Young adults—male and female—who play violent video games long-term handle stress better than non-playing adults and become less depressed and less hostile following a stressful task, according to a study by Texas A&M International University associate professor, Dr. Christopher J. Ferguson.

sadomasochism

This is to simply say that a love for BDSM isn’t a sign of psychological disorders as it was once thought to be. It is however a sign of poor emotional health when its incorporated with an escape from reality. Sadomasochism purely involves sexual preferences, its not based on poor emotional health, but poor emotional health can result in sadomasochism.

In contrast to frameworks seeking to explain sadomasochism through psychological, psychoanalytic, medical or forensic approaches, which seek to categorize behavior and desires, and find a root cause, Romana Byrne, the Author of  Aesthetic Sexuality: A Literary History of Sadomasochism, suggests that such practices can be seen as examples of “aesthetic sexuality”, in which a founding physiological or psychological impulse is irrelevant. Rather, according to Byrne, sadism and masochism may be practiced through choice and deliberation, driven by certain aesthetic goals tied to style, pleasure, and identity, which in certain circumstances, she claims can be compared with the creation of art.

The sadomasochism relationship dynamics

This type of relationship will mainly involve the act of pleasing the sadist. This is because the masochists drive their pleasure from what the sadist does. So how do you please a sadist?

READ ALSO: HOW TO DEAL WITH/PLEASE A SADIST

Sadists enjoy inflicting pain on others; verbally, emotionally and physically. This is what you have to know at the back of your mind. Don’t allow the pain to get to the point where it affects your daily life lest it becomes abusive and toxic.

If that is not the case then here is a few tips to help you please your sadist ;

Submit to their ‘power’

Let your sadist have all the control, make them feel like you are at their mercy. Be submissive to them when they try to exert their power over you. Make them feel so powerful that it consumes them, leaving them in awe of you.

This doesn’t mean that you allow yourself to be used, No! Make sure that everything done is in your consent and that you control at least part of the narrative. Don’t be too controlling too or else you will turn a sadist off.

Tell them what to do to you

If you are a masochist, which I hope you are especially if you are dating a sadist, tell him/her what you want them to do to you. Beg them to do it. Describe it in details, paint a vivid picture for them to put them in the fantasy of the entire scenario.

Sadists enjoy foreplay, especially when it comes to dirty talk. Make it so nasty and kinky that they can’t wait to do it to you.

Paint a picture, a vivid picture.

BDSM should be primal to you

Every sadist enjoys dominating when it comes to bedroom matters. The power of having a submissive partner begging to be put through the physical pain is intoxicating to sadists.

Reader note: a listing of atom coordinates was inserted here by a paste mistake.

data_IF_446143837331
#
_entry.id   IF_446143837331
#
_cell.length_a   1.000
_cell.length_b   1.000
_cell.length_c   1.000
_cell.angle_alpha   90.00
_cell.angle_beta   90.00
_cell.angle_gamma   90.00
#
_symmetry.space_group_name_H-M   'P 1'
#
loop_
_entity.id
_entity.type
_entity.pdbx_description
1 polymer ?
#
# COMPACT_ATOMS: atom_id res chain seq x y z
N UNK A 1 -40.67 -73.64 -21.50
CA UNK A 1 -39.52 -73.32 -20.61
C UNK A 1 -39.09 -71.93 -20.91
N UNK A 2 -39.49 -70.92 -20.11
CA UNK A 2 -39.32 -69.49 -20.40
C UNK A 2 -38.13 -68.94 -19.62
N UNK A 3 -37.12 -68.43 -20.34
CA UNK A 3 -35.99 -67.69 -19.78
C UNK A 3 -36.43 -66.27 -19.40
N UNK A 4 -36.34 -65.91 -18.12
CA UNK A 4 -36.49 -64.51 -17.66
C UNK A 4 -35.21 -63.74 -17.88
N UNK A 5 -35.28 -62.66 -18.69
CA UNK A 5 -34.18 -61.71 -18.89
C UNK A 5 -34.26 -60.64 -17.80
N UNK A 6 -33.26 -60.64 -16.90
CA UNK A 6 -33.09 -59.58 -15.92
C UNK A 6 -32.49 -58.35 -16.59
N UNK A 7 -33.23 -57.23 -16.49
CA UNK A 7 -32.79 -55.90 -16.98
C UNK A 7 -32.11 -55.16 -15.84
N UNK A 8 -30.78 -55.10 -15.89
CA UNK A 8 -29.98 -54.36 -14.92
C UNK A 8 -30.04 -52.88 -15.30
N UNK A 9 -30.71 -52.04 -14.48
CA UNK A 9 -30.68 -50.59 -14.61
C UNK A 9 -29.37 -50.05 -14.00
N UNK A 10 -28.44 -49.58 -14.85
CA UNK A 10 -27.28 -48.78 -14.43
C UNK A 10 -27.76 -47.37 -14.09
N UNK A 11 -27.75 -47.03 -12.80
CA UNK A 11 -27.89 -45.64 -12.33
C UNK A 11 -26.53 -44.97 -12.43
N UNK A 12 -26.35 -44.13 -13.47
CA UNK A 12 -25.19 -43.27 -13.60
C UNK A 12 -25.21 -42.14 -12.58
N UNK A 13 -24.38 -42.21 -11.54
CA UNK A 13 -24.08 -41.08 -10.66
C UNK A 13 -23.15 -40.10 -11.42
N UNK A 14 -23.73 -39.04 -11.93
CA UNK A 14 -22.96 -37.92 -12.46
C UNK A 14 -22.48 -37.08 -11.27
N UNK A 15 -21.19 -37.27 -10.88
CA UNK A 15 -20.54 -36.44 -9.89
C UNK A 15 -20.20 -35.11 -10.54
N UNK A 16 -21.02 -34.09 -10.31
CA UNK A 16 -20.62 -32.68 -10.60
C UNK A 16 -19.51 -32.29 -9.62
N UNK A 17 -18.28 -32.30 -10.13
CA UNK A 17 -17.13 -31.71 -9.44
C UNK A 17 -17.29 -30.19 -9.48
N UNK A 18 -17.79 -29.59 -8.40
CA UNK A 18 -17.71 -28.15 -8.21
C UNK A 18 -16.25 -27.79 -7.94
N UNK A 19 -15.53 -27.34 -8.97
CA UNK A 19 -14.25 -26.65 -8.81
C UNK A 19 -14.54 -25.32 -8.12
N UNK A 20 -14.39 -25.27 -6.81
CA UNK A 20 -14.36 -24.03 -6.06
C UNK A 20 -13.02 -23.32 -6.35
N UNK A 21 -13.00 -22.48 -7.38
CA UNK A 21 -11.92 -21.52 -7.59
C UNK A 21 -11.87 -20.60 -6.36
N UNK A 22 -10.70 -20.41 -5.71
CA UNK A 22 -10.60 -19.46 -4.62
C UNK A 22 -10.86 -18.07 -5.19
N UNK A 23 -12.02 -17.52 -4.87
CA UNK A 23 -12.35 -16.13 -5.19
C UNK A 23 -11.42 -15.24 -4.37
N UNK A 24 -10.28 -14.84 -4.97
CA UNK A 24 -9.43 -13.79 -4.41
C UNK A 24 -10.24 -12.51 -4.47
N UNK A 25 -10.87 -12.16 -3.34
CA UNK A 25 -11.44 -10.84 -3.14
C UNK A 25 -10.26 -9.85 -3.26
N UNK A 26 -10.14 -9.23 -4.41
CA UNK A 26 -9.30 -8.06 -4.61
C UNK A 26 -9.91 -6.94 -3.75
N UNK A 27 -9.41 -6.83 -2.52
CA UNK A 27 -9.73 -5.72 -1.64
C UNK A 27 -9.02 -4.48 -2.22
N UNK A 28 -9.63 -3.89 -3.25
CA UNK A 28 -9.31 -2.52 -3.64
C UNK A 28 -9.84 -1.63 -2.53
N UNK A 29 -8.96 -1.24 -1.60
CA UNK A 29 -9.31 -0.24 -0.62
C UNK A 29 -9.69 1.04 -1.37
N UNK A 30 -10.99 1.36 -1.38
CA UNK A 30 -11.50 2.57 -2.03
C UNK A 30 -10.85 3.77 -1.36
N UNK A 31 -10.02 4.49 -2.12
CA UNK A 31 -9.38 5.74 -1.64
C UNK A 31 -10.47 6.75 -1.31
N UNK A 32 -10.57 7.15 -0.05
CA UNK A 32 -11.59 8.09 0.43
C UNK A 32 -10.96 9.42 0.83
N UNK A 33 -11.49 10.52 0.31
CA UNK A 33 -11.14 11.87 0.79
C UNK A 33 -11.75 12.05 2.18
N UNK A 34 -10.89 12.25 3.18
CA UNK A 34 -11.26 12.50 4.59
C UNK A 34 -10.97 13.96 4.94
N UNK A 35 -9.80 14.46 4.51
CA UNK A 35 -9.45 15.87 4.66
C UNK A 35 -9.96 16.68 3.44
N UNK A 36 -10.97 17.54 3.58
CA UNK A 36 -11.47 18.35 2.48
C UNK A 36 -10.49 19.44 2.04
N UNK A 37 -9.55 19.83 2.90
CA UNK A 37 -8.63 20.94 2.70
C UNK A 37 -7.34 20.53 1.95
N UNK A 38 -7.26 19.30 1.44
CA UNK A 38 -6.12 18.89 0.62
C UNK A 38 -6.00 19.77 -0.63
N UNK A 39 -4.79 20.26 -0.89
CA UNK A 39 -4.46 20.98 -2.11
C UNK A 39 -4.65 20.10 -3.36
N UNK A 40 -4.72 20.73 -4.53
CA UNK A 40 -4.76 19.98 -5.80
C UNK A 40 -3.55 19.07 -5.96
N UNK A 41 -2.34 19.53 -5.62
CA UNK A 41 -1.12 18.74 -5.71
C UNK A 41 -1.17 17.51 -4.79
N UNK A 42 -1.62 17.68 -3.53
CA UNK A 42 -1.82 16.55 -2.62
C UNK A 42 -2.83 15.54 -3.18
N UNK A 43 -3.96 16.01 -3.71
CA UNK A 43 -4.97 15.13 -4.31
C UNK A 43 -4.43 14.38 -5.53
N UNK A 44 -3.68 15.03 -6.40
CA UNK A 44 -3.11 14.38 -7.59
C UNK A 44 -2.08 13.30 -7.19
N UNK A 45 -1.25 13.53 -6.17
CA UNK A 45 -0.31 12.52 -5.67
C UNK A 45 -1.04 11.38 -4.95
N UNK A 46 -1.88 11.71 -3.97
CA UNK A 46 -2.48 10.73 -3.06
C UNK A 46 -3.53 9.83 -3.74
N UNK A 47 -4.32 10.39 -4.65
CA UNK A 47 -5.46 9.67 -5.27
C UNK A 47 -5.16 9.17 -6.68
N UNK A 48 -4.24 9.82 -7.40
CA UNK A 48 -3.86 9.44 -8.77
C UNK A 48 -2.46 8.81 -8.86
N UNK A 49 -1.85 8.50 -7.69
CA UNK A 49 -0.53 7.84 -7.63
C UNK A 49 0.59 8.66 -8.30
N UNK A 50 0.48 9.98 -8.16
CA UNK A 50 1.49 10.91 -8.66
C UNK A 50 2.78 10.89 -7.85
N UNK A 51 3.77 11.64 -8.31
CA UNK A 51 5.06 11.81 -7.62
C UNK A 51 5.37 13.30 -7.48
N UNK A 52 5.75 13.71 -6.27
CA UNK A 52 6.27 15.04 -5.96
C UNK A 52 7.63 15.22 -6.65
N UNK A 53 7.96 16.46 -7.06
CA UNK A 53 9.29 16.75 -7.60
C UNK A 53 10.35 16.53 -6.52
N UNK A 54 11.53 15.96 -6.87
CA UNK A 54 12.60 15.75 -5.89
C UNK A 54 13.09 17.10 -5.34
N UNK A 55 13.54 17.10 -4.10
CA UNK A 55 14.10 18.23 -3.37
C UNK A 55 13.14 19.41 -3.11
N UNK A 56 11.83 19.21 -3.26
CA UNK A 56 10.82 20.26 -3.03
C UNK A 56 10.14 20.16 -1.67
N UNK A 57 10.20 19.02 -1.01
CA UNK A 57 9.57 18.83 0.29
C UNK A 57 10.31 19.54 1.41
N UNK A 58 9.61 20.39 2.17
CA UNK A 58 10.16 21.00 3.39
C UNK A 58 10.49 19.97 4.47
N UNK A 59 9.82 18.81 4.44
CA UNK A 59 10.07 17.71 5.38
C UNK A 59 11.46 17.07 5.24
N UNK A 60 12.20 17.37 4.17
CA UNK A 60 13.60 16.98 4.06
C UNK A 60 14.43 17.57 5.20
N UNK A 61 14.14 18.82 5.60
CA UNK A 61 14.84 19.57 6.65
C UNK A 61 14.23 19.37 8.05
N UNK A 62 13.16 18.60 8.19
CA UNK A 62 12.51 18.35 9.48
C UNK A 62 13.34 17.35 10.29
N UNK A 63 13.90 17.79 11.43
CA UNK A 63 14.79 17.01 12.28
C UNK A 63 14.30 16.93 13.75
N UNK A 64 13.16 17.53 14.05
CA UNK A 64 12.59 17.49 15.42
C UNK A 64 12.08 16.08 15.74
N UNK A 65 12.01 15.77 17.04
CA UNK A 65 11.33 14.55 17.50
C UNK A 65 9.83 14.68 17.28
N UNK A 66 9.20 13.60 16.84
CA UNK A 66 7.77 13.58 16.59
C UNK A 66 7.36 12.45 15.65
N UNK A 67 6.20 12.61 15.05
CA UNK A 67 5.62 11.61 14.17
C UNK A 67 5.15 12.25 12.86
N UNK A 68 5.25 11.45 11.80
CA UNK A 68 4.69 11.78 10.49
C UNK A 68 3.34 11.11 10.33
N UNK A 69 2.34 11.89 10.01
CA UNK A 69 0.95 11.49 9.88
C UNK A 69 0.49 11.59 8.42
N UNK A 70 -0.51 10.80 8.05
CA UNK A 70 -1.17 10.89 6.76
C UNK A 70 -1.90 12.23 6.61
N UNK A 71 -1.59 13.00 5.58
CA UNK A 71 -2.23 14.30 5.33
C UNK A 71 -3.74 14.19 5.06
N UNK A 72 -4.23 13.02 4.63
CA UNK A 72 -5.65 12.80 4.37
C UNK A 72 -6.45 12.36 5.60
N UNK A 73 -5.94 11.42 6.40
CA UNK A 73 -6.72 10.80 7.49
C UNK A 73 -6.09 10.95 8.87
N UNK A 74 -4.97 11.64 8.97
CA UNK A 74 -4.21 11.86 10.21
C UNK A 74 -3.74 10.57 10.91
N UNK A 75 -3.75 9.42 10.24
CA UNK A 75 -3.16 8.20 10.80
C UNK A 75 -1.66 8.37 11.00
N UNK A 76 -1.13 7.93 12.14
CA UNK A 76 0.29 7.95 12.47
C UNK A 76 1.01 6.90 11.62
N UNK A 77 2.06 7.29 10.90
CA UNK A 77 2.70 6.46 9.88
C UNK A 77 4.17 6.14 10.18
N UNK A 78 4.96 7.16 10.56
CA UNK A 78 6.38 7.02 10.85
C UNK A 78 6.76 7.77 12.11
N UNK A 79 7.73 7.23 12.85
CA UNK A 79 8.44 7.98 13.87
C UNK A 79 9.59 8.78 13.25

If you are not comfortable with BDSM, then I recommend you do a simple google search, its not that complicated or scary its quite fun and adventurous if you ask me (wink wink), don’t go to any porn site – lest you end up making matters worse. Learn from dominatrix experts like An Li and Mistress Cyan.

Don’t forget to have safe words – a word or phrase that you can use when things get a little bit heated above your comfort zone. I personally prefer the word ‘pancakes’, because I love pancakes and they are my comfort food, get it?

Recall; paint a picture – Tell him/her what kind of pain you crave. How you want to be humiliated, or bound, or beaten. Whatever it is that you’re into, tell him/her all about it. Most of them will want to hear it all, so they can then gleefully give you exactly what you asked for. Or withhold it for a while just to get you wound up and begging for it…thengive it to you.

Don’t fake or suppress your reactions

Sadists want to see your reactions, your ‘fear’, your submission, your pain and your dismay sometimes. Don;t try to fake it or hide it. Let them see exactly what they are doing to you. Or else they won’t get any pleasure from it. Sadists get turned on by seeing what they are doing to you.

Even if you don’t enjoy it, do it for them. This will be more satisfying. The fact that you are willing to let them do that to you even though you are not into it is extremely arousing.

READ ALSO: 11 SIGNS OF A SADIST

Footnotes

  1. Alison, L., Santtila, P., Sandnabba, N. K., & Nordling, N. (2001). Sadomasochistically oriented behavior: Diversity in practice and meaning. Archives of Sexual Behavior, 30, 1–12. doi:10.1023/A:1026438422383.
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About author
I'm a psychology enthusiast and a fried chicken lover. I write bite sized articles unpacking the complexities of the human mind. The mission is to advocate for what's more important in life - the pursuit of the truth and the highest good one can do with that truth - for themselves, the people around them and the society as a whole.